15
Nov

Felting (also known as fulling) wool fabric is simple. In fact, many people have discovered the principles of felting wool by accident when they washed a favorite wool sweater into doll clothing! Felting is a process of shinking the wool fibers and allowing the little scales on the fibers to interlock, making a tighter fabric that is more water resistant. Wool that is tightly felted will not ravel when cut, so it can be used for making purses or other items where you might want to use a decorative non-raveling edge.

Wool felts with:

  • Temperature changes
  • Friction
  • Alkalinity (pH of the water)

So, to felt wool all you need to do is provide heat, agitation in the washing machine, and if desired some pH changing detergent (also known as laundry detergent!). I usually don’t bother with detergent, but occasionally I’ll add a small amount of detergent if I want to be sure that there is no extra dye in the fabric that will come out later or if I just want to make sure the project is REALLY felted.

Felting wool is kind of like ripening a banana. Green, green, green, brown! If you are not careful you can miss the moment when the wool goes from perfectly felted to oops! If you are felting wool fabric for use in a coat or wool diaper cover or something where the idea is just thick and water resistant then it does not matter how felted it gets so you can be less careful. If you are felting a wool sweater to cut up for a diaper cover or if you are felting something where the dimensions matter, then you need to stop the washer and check it from time to time so it does not shrink too much. I also learned to watch out for thick fabrics. Some of them get too thick and stiff if I overfelt them.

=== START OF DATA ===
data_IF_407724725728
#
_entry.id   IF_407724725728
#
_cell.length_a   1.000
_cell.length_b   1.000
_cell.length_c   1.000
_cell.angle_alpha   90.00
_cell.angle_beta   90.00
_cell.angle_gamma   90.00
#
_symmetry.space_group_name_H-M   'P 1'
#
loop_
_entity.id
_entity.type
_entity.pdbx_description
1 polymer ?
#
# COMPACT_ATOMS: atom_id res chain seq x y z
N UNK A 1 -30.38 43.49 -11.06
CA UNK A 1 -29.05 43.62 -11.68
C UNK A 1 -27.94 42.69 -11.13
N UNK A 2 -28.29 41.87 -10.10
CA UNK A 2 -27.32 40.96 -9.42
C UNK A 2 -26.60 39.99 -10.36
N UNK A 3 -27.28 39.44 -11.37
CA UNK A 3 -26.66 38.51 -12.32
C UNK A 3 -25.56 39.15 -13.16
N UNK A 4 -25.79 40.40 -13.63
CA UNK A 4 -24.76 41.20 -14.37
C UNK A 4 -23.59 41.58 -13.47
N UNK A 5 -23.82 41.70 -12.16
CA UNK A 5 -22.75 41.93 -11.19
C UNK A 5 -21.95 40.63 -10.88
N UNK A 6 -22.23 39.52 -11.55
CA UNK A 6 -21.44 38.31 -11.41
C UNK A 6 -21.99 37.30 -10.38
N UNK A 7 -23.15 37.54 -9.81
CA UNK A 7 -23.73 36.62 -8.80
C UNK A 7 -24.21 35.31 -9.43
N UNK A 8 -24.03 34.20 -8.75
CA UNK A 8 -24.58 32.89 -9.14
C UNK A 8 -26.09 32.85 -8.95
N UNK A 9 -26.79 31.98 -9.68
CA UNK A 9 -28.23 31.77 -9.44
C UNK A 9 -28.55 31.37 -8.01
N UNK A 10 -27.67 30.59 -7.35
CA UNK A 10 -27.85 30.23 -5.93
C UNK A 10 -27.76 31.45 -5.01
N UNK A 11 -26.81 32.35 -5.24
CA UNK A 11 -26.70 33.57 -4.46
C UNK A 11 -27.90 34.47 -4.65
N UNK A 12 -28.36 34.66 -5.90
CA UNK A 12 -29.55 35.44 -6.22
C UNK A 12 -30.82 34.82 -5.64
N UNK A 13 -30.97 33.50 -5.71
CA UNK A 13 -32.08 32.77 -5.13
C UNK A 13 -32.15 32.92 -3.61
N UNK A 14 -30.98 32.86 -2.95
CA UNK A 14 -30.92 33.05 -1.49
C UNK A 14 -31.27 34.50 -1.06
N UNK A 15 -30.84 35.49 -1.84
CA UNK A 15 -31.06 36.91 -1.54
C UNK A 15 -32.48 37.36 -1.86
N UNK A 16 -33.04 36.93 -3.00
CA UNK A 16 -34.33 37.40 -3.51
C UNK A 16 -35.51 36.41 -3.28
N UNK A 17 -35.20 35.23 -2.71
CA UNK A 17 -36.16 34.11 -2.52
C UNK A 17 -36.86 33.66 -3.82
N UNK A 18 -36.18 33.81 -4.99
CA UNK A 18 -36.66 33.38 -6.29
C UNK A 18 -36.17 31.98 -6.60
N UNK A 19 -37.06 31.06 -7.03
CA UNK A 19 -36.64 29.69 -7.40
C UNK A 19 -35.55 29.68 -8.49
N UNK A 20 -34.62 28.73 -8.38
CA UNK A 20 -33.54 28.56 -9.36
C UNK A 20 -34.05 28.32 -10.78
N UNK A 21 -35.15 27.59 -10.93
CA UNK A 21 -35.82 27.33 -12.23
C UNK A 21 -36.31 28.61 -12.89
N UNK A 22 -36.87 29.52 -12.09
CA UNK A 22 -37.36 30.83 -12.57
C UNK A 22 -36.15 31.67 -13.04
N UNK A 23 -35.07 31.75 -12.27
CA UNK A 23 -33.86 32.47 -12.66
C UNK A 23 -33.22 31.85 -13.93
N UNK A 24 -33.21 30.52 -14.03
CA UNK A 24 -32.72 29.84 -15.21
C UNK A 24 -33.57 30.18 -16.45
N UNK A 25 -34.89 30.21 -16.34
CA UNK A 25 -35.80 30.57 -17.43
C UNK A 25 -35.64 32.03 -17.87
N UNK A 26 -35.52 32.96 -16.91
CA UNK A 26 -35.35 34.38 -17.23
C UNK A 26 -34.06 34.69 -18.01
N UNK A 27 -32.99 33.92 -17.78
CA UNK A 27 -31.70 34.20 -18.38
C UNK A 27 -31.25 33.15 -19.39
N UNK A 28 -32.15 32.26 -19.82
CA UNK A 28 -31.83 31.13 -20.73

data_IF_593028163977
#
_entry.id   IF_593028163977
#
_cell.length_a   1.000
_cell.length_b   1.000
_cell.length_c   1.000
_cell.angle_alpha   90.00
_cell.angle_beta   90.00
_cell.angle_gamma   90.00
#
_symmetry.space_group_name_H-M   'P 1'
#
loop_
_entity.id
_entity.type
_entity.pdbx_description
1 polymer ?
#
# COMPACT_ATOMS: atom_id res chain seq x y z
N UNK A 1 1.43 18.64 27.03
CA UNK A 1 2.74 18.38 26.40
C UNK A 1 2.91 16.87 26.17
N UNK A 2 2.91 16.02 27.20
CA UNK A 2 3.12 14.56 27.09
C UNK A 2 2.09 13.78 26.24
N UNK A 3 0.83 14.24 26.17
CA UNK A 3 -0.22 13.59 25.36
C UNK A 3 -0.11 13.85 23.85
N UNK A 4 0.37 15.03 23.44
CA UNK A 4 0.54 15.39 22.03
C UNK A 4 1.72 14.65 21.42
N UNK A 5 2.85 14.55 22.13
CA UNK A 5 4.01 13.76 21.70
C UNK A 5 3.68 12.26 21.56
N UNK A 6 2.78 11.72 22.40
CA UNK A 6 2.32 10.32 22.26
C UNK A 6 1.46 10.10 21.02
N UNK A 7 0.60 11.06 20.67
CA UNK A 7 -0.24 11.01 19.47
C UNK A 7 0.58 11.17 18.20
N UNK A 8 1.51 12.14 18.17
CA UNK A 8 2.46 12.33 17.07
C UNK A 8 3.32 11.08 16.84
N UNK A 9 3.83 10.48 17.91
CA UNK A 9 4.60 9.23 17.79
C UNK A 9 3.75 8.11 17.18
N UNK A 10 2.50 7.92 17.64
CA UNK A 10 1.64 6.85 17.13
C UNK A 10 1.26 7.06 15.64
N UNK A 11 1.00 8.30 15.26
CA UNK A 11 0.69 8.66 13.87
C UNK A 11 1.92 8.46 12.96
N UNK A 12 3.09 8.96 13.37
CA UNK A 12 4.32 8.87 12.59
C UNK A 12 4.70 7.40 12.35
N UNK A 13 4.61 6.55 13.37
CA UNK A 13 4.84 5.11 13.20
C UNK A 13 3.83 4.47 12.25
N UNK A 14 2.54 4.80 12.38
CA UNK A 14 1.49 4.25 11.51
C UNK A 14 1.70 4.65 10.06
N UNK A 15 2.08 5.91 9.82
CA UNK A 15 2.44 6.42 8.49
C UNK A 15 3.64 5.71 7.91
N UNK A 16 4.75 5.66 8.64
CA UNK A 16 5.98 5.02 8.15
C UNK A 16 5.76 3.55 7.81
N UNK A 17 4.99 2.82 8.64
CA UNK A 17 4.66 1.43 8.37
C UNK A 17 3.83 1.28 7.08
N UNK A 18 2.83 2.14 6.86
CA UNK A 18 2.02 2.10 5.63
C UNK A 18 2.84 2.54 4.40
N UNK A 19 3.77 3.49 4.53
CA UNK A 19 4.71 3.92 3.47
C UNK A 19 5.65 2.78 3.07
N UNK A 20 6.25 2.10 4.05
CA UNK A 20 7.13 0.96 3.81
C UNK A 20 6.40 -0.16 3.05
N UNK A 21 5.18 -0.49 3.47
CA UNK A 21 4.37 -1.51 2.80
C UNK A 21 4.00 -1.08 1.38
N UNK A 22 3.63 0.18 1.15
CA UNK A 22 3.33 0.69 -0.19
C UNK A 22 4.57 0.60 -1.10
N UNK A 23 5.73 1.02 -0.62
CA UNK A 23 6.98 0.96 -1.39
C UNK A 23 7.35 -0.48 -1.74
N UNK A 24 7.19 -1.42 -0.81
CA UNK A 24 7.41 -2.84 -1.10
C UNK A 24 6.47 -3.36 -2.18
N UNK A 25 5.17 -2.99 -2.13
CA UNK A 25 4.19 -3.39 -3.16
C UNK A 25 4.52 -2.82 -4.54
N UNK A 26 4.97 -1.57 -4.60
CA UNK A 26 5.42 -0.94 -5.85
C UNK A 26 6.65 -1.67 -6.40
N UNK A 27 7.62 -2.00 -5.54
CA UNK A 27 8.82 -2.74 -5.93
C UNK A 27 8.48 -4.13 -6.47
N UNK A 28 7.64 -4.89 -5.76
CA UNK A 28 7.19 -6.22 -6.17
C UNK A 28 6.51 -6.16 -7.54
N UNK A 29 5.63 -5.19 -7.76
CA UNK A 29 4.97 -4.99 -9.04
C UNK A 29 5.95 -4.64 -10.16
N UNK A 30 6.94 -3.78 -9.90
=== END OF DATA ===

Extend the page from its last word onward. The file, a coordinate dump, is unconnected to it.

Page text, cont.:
Wool blends will stop felting at some point, 100 percent wool will shrink much more. I prefer 100 percent wool although you can felt wool with up to 20 percent synthetic fiber in it. Wool that has been treated so it is washable will not shrink or felt much.

I felt wool fabric (or wool sweaters) by putting them in the washing machine and running hot water. I use just enough water to cover the item, so usually I set it on small load. You get more agitation with less water. Then, I set it to agitate on high. If it is something where size matters, I check it every 5 minutes or so. Stop agitating when it gets close to the right size or thickness as you will get some more shrinking when it rinses, a little more when it spins out and even more if you put it in the dryer. Rinsing is only necessary if you used detergent, so you can skip right to the spin cycle. My washing machine adds a little cold water during the spin cycle to get rid of any suds. It took me a while to figure out WHY it was felting my wool so much more on spin. Changing from hot to cold water will cause the wool fibers to shrink up some more.

If I want to really, really felt some fabric (such as thickening wool crepe up for a bed pad) I let it go through a whole washer cycle and then throw it in the dryer to shrink a bit more.

I get my wool fabric cheap at Fabric.com. They have nice wool flannel, crepe, and other 100 percent wool fabrics for as little as $4.98 per yard.

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